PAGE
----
"Nobody can add to the absurdity of this book, nobody can imitate it successfully, nobody can hope to produce its fellow; it is perfect." - Mark Twain
Historical and linguistic works are among humanity’s greatest achievements. They enable us to investigate, uncover, communicate and grow. Another area that this book supports better is our innate human need to laugh. ‘English as She is Spoke, or A Jest in Sober Earnest’ was published in the eighteenth century, as a phrasebook of sorts designed for the adventurous Portuguese aristocrat. Pedro Carolino and in some lesser part Jose Fonseca worked this into existence, and by historical anomaly it was published for our future enjoyment. There was only one small flaw in this masterful plan, that the author of this book did not himself speak English. He relied extensively on dictionary material and literal translation of idiom which has inadvertently created a treasure trove for those who enjoy linguistic oddity and an accidental satire of idiom. The comedic genius of the work is enhanced substantially by the fact that the author clearly intended to deliver merely factual information and socially appropriate advice but has farcically managed to create an inappropriate and often ludicrous work of linguistic advice.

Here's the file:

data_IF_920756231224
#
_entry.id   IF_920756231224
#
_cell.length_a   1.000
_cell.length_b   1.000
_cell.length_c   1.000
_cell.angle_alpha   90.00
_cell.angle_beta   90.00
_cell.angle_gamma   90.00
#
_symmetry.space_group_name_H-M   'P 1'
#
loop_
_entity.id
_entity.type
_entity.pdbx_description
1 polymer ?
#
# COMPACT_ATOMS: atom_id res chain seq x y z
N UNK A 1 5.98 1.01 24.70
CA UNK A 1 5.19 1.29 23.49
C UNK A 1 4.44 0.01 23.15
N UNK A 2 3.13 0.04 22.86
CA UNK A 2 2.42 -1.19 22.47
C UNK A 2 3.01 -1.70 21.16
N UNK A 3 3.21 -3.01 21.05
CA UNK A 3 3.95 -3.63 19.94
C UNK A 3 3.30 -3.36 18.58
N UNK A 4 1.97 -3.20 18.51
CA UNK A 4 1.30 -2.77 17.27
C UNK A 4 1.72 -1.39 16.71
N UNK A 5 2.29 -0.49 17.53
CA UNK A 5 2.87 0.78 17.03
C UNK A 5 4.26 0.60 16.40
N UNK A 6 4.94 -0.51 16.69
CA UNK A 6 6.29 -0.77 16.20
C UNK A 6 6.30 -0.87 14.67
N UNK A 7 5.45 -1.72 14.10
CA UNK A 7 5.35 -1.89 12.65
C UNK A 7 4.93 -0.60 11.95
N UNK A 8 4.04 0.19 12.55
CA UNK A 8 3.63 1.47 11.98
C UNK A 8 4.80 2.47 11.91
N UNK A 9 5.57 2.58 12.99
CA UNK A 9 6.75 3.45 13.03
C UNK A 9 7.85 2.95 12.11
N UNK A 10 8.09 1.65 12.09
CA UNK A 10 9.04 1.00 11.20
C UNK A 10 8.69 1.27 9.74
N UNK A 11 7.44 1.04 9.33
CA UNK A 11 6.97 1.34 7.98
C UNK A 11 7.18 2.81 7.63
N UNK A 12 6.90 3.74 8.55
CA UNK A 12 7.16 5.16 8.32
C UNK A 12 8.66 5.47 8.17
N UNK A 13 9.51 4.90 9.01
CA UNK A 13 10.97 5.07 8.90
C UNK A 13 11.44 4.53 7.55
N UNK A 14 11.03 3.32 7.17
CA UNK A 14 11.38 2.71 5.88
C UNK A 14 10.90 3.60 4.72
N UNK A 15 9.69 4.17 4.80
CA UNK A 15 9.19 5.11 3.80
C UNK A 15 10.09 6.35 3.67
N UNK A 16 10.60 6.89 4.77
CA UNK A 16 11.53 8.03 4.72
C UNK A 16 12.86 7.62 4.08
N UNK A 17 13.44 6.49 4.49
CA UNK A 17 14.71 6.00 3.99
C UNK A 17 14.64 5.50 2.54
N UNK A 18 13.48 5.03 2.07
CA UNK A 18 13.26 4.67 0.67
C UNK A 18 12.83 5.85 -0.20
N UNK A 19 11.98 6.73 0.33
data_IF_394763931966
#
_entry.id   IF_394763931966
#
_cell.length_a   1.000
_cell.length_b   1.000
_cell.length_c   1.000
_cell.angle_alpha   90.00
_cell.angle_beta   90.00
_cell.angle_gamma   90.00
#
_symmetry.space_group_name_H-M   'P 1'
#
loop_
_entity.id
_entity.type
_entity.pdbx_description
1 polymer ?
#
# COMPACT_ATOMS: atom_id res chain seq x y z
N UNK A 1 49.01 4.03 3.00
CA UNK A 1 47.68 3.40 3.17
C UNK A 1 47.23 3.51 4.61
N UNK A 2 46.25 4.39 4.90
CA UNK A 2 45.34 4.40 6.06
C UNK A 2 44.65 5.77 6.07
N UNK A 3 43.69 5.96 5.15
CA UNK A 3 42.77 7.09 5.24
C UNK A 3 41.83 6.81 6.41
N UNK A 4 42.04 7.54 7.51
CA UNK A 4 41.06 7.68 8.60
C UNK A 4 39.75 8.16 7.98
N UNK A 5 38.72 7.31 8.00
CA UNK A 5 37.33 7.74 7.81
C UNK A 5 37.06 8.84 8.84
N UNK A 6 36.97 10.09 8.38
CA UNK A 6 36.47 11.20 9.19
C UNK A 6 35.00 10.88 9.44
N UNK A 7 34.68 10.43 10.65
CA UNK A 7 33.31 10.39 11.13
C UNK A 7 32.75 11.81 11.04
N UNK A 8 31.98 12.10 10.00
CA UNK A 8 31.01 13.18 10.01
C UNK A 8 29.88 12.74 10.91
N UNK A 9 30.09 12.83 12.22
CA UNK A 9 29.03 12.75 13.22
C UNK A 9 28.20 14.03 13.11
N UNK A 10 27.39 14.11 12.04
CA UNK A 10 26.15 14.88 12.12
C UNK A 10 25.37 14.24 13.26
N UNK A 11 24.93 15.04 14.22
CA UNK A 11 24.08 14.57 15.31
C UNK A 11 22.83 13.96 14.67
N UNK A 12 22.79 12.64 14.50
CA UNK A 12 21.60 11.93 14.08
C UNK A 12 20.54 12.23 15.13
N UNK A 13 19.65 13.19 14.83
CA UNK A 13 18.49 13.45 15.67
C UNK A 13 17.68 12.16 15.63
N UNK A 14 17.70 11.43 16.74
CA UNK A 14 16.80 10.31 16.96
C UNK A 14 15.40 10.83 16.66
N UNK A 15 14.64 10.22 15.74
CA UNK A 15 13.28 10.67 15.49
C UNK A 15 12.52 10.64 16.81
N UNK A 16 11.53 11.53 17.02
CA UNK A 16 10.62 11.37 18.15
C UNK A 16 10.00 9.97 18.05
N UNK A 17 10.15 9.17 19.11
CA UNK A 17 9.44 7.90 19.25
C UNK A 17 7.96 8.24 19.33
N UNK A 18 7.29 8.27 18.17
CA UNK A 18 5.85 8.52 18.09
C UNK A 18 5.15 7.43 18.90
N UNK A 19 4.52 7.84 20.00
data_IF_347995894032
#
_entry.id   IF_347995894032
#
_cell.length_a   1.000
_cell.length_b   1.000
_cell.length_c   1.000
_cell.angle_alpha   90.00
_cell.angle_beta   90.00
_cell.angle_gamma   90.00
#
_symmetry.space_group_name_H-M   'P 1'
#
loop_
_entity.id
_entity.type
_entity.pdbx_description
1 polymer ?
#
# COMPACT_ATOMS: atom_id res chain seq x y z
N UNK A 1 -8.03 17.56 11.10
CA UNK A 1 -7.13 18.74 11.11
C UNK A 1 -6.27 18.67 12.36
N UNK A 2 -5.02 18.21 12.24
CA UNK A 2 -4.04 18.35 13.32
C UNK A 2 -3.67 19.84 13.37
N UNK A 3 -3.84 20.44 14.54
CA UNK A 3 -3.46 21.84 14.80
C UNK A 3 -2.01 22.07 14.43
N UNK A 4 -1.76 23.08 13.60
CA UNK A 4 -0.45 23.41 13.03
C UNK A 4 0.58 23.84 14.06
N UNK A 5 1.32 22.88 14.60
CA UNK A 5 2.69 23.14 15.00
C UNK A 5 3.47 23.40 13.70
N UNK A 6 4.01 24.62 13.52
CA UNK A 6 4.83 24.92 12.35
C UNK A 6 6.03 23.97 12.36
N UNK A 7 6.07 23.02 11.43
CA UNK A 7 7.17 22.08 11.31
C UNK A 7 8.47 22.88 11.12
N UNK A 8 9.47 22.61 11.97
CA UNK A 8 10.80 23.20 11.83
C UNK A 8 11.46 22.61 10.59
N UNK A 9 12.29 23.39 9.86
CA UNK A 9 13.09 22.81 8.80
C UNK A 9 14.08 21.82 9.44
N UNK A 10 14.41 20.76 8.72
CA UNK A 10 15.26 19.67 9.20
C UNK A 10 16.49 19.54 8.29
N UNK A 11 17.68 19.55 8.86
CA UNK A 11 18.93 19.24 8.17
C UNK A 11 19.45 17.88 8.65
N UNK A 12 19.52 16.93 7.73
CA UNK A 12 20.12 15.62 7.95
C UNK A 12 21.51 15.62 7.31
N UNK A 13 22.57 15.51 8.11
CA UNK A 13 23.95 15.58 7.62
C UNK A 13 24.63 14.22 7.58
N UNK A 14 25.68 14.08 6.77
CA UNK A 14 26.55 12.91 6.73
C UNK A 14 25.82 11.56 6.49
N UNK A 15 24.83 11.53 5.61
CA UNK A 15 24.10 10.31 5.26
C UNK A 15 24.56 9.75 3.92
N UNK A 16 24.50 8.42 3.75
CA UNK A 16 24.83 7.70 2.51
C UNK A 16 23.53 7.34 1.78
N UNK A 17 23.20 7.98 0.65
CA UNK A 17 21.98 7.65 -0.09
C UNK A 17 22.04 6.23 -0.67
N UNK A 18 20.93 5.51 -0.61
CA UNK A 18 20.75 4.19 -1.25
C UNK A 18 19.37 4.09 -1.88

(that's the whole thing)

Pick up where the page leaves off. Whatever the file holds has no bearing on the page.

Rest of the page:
Anyone with the faintest interest in knowing what it might be to ‘craunch a marmoset’ or whether a member of their prospective ship’s crew has ‘never not done a wreck’ can only do themselves a favour and browse the pages. Whilst some of the unintended innuendo or outrageousness stands as a fantastic comedy resource by itself, there is also a subtler comedy about the formation of idiom and proverb in our English language, French and Portuguese.